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Dark Souls, Chrono Trigger, and the Long Journey

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Seth Tomko is a writer, college-level educator, and adventurer.

Dark Souls Game Posters on the Behance Network

Dark Souls Game Posters on the Behance Network

Both Dark Souls and Chrono Trigger succeed at making players feel the scope of the adventure by emphasizing space and time, respectively.

For its part, Dark Souls uses its world to assure players they’ve undertaken a massive journey. Even ignoring the difficulty and mythology, a player understands the magnitude of what Dark Souls offers because he or she must traverse it. Before obtaining the Lord Vessel, if players want to get anywhere in Lordran they have to walk. Even if theoretically it doesn’t seem like much get from Lost Izalith to Darkroot Basin, the player must travel every step of that distance with the setting being, at best, indifferent to overtly hostile. This sense of scale is enhanced by the lack of loading screens. A player can seamlessly travel from the roof of Sen’s Fortress to the misty expanse of Ash Lake, making the world appear enormous.

Through the enforced crossing of these environments, the players come to know them all. The various areas are not just dressing for action set pieces or eye-candy. Lordran is a ruined but traversable environment that becomes familiar even if its hostility means it can never be home. The interconnectedness of the setting convinces players of the scope of the world and their own actions within it.

Chrono Trigger character art designed by 	Akira Toriyama.

Chrono Trigger character art designed by Akira Toriyama.

What Time Is It?

Chrono Trigger, while certainly boasting impressive maps and environments for the Super Nintendo, uses the vastness of time to make players feel the full size of the game. Essentially, Chrono Trigger encourages players to observe and participate in all of human history, from its tribal beginnings to post-apocalyptic doom. The full span of time works in this case because even if there is only so much variation in the landmasses, seeing them at various points in time tells the players they are engaged with a long struggle, one that extends far beyond the lifetime of any single person.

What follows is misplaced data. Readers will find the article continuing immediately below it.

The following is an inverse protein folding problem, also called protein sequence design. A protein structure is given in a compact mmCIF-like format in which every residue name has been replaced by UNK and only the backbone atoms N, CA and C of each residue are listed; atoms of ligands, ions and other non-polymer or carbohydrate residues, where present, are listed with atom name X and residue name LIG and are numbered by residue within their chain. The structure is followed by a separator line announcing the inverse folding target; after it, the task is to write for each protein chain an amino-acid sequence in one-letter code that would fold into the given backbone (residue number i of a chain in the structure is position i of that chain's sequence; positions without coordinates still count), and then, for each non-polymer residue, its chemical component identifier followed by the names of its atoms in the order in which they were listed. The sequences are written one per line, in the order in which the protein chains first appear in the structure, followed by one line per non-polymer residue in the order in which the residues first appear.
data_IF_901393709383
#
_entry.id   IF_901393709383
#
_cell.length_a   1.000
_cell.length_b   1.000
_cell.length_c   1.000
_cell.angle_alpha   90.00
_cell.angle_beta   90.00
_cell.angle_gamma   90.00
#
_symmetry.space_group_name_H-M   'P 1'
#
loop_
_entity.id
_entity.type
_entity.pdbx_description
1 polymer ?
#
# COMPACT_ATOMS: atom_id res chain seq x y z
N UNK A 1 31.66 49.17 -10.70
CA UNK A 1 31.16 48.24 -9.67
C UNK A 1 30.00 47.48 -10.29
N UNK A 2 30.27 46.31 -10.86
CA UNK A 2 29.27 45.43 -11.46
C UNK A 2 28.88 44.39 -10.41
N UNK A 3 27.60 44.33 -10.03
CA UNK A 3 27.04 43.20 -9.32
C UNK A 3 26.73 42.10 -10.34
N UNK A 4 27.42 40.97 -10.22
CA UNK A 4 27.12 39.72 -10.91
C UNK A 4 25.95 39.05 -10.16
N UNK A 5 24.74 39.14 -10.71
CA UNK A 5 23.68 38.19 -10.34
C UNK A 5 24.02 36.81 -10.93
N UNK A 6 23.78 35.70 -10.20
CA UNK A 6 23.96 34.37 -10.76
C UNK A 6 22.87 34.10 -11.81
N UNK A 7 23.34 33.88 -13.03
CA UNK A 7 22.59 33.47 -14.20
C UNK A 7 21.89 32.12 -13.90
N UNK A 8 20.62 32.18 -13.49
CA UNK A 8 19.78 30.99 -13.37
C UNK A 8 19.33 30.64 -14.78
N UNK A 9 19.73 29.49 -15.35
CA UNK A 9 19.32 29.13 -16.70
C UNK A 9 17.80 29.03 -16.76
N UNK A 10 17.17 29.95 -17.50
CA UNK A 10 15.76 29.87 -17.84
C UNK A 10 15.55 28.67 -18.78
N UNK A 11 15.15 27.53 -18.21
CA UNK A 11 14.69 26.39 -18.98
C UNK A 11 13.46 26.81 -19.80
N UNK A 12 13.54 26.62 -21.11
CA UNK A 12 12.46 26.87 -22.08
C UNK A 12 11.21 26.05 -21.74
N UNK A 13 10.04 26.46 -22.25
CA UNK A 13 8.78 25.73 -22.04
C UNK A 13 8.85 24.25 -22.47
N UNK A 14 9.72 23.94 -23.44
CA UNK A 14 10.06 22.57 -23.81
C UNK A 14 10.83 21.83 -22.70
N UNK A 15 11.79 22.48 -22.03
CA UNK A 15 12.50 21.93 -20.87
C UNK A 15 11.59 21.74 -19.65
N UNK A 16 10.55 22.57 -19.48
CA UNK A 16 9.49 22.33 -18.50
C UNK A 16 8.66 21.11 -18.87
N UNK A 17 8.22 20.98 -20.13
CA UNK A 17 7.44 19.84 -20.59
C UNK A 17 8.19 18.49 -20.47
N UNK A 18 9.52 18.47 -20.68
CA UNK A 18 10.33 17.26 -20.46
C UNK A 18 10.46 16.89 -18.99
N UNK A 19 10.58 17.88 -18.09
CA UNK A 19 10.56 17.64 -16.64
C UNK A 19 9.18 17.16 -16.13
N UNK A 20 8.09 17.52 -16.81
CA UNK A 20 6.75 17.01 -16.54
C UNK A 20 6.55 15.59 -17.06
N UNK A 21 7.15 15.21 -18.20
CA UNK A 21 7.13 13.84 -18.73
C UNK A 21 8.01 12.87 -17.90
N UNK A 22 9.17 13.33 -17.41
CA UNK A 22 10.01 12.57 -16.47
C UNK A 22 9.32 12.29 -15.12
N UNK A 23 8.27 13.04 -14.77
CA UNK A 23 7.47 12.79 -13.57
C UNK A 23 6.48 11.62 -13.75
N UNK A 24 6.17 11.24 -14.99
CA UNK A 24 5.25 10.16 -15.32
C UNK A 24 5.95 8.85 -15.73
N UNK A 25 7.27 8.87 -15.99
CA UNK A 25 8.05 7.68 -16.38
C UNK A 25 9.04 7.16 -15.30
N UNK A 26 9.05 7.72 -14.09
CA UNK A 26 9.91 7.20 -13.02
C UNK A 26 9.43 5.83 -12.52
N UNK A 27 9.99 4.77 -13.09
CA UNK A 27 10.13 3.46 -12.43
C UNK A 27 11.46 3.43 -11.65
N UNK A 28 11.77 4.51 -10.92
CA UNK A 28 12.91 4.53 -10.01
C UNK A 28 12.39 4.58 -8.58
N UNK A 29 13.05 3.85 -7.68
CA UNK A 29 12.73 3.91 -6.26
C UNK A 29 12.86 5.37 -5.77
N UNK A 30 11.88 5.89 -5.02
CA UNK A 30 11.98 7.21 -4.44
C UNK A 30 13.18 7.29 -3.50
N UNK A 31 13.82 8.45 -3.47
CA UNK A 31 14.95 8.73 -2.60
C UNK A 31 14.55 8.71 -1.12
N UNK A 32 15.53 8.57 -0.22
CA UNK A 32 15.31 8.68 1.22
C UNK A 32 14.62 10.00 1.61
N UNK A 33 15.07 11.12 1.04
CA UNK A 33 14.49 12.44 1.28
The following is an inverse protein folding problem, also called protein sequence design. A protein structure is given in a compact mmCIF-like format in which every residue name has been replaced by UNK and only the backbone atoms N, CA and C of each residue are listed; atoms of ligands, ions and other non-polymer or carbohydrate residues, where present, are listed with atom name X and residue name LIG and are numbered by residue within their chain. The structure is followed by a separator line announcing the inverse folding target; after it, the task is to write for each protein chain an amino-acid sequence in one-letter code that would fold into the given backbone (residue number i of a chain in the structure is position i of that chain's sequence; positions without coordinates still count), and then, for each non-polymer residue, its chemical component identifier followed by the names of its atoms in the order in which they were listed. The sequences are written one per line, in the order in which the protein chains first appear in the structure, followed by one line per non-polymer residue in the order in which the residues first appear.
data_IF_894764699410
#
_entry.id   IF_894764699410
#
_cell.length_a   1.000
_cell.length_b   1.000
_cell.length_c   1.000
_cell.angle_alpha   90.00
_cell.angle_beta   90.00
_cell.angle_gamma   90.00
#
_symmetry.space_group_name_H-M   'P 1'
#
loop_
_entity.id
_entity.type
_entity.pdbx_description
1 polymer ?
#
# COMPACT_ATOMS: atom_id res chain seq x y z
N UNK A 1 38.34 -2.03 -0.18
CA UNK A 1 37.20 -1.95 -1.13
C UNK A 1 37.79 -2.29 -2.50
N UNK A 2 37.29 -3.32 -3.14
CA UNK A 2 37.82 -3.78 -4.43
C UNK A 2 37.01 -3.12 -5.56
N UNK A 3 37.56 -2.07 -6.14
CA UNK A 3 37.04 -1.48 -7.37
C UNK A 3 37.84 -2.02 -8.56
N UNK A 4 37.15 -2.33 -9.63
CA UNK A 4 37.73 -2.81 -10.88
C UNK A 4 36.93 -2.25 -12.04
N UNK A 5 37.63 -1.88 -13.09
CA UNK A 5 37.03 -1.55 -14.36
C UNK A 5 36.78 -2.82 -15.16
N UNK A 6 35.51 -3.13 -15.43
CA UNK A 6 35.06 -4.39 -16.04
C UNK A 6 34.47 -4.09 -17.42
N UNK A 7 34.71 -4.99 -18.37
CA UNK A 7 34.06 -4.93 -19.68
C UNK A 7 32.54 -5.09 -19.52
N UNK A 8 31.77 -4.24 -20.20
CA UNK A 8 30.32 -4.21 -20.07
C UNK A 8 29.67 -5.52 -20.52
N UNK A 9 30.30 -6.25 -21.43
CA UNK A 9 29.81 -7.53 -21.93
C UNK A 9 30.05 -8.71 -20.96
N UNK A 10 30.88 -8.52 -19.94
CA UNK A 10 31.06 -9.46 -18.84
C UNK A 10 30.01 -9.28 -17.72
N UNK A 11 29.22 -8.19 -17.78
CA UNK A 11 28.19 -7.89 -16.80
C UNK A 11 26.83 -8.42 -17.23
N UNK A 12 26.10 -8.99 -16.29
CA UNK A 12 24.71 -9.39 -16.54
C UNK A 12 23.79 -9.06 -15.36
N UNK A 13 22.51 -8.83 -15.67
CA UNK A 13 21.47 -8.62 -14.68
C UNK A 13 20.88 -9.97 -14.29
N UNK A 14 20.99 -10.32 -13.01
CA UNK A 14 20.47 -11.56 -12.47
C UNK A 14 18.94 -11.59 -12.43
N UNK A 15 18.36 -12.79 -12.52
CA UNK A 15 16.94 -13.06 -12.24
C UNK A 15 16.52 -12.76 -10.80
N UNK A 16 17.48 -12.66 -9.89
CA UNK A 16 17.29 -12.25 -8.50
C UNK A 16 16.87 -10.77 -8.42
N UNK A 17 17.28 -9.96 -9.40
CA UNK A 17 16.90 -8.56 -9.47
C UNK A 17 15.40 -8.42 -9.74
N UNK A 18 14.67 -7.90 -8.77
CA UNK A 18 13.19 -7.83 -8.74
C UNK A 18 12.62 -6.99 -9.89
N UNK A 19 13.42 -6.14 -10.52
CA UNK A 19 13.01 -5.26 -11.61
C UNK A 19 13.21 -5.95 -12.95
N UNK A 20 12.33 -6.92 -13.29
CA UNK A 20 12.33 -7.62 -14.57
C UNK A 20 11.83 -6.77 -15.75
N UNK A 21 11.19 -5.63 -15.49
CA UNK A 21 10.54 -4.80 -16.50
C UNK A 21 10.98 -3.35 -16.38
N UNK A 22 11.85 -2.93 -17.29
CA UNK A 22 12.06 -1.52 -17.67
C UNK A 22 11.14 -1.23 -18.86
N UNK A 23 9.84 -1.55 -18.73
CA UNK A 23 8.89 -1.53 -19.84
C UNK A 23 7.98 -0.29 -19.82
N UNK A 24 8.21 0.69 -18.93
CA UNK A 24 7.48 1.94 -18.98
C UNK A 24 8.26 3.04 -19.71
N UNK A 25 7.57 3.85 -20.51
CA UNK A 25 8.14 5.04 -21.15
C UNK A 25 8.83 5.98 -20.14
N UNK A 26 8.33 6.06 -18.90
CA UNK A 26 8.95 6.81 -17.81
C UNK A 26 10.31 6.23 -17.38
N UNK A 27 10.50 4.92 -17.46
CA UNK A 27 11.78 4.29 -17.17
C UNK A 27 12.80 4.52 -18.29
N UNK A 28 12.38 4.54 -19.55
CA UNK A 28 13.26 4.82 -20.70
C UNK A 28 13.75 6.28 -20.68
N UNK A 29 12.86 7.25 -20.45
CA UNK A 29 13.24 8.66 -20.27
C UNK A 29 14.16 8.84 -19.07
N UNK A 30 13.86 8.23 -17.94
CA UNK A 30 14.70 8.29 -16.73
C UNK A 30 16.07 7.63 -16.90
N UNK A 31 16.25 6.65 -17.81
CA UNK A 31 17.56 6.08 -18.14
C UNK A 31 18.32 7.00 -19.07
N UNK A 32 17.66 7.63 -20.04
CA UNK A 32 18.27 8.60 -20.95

This sense of scale is reinforced because players not only jump into and out of various eras to have adventures but also witness the results of their actions through time. Eons may pass, but the players can leave their mark. Robo spends centuries working to convert a desert into a forest. The presence of the Black Omen is a result of player action as is the conversion of the Moon Stone into the Sun Stone by leaving it somewhere for light to fall on it for millions of years. By participating in these adventures not only in specific times but also across them, players can see the size of the game is not just limited to overland maps and dungeons.

Artistic vertical map of Lordran, showing the interconnectivity of the locations.

Artistic vertical map of Lordran, showing the interconnectivity of the locations.

Don't Stop Believing

Dark Souls and Chrono Trigger create lengthy and compelling adventures by emphasizing different aspects of their game. With its large, interconnected world that players must travel and explore, Dark Souls provides an enormous setting worthy of an epic adventure such as an assault on the home of the gods. By creating a central narrative that has players traveling through time to save human civilization and the planet, Chrono Trigger crafts a journey that extends across the ages. Both instances, it should be noted, share a common point. The epic dimension of both games requires player engagement. There is plenty that can be missed in Dark Souls and Chrono Trigger if the player is not exploring the world or exploring all that the different eras have to offer. Both games are designed in a way, however, to encourage that sense of exploration and provide a long, full adventure.

This article was written in participation with the Blogs of the Round Table feature on Critical-Distance.com. Other similar articles can be found on the website here.

© 2018 Seth Tomko